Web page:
At some point in their lives, most people will be infected with one or more types of the human papillomavirus or HPV, whether they know it or not. A group of more than 150 related viruses is known as HPV. The symptoms of an HPV infection depend partly on the type of virus a person has. Common skin warts can be caused by about three-fourths of HPV types. Common warts can appear anywhere on the body. On the hands or feet, common warts often appear. The mucosal surfaces of the body such as the vaginal, anus, inner nose, mouth and throat are infected with the other 25 percent types of HIV. Genital warts can be caused by some of these types of HPV. Cellular changes called dysplasia can also be caused by some and these may lead to cancer. But, HPV infection causes no symptoms and goes unnoticed in many cases. Most genital infections go away on their own and are temporary.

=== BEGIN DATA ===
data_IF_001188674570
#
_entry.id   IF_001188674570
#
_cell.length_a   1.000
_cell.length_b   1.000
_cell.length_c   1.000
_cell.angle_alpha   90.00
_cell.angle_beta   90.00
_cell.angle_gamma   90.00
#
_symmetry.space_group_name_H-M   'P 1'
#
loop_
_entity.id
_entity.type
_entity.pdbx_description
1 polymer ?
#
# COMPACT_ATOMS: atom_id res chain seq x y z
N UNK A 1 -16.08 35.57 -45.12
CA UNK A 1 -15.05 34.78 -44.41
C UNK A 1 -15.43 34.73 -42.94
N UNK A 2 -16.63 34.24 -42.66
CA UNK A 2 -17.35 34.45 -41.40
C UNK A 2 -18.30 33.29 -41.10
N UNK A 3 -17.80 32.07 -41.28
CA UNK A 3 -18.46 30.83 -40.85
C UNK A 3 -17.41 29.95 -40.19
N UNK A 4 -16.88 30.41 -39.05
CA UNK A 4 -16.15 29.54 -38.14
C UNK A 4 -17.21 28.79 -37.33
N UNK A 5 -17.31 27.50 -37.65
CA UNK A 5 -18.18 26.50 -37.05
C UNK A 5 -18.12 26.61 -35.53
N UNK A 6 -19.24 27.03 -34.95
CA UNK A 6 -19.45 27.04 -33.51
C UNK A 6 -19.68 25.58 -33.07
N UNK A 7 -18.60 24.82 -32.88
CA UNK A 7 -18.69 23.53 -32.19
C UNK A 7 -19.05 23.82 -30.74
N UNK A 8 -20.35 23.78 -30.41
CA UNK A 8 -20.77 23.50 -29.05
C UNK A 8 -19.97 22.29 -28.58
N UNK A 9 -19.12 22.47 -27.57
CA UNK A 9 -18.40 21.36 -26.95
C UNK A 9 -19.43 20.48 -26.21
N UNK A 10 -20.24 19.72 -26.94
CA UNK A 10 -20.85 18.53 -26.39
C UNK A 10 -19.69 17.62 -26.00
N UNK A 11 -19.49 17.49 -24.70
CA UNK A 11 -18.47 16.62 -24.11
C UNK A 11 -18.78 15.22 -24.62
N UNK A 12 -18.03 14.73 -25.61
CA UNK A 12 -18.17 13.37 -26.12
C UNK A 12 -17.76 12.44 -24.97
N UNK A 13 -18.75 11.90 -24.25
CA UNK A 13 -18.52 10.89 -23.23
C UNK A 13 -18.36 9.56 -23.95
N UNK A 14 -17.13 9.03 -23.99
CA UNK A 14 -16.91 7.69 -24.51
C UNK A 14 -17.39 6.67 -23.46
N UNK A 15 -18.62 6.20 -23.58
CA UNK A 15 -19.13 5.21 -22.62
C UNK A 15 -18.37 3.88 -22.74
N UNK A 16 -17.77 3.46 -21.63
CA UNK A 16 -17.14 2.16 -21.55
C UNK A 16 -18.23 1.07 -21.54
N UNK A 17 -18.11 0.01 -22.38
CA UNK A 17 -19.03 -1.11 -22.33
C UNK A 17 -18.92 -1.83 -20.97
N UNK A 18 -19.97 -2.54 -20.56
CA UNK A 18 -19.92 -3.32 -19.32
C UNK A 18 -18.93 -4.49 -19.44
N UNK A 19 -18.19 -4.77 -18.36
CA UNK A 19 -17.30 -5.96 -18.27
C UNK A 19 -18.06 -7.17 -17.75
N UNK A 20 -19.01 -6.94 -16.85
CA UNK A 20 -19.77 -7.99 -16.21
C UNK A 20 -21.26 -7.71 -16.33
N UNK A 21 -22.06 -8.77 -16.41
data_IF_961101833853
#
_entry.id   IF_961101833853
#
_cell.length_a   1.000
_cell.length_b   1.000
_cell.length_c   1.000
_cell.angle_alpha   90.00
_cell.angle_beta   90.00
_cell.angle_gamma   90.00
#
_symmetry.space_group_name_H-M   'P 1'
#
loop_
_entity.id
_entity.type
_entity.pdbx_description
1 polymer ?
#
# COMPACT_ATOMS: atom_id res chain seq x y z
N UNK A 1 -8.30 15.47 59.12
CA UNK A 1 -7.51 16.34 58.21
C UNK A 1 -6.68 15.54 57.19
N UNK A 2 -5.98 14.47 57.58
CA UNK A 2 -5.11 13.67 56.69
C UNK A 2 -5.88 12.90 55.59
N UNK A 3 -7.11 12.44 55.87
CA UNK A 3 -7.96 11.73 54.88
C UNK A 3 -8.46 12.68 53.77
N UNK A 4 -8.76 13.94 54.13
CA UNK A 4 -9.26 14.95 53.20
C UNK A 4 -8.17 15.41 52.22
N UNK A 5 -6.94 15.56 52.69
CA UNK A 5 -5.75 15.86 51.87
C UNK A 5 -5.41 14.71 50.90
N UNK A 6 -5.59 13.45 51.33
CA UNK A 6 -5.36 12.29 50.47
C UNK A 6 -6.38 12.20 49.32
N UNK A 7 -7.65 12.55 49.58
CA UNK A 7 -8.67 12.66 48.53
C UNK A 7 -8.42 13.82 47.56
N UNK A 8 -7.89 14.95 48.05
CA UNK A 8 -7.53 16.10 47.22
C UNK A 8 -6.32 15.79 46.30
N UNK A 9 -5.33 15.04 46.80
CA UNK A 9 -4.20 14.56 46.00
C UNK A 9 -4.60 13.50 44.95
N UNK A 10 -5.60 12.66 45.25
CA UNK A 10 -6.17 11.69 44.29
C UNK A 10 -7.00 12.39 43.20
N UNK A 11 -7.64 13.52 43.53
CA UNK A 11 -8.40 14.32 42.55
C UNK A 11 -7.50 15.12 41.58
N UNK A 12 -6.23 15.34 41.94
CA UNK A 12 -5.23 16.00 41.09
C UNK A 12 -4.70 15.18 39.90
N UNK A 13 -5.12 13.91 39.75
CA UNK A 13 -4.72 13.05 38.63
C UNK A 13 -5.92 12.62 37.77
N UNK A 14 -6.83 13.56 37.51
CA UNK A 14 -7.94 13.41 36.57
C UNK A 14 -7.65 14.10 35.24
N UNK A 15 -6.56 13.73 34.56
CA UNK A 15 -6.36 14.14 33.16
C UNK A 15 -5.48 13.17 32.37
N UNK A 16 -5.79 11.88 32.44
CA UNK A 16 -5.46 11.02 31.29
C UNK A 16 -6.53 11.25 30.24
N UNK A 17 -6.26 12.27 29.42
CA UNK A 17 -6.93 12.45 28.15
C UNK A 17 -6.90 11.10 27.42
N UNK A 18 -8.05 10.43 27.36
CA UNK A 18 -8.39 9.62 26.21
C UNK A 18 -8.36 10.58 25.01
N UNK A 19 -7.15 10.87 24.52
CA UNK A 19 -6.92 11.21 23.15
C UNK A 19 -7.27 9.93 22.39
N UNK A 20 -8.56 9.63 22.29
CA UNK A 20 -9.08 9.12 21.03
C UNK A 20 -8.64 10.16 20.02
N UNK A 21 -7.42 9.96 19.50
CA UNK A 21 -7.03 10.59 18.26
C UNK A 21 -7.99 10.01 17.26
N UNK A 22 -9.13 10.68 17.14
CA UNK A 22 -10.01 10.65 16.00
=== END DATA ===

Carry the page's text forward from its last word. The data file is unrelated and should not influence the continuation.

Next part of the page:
During a physical examination, skin warts and genital warts can usually be diagnosed. Your sexologist doctor may perform a colposcopy, a procedure that uses a light and low-power microscope if you are a woman with detectable genital warts. It is done in order to find genital warts, which are too small to find with the naked eye, on your cervix. HPV types 16 and 18 can be detected by the HPV test and for 12 other high-risk (cancer-causing) HPV types in cervical tissue, broad results are provided by it.
The early symptoms of HPV infected are: when they are first appeared, most of them are tiny reddish papules, and the rash gradually enlarges or increases. And they merge and overlap with each other, showing a papillary shape that is uneven. There are various early symptoms of genital warts, such as size and shape, as well as various types of warts. This is because the type of HPV that causes condyloma, the length of the infection, the individual, the gender, and the site of the infected person are all different.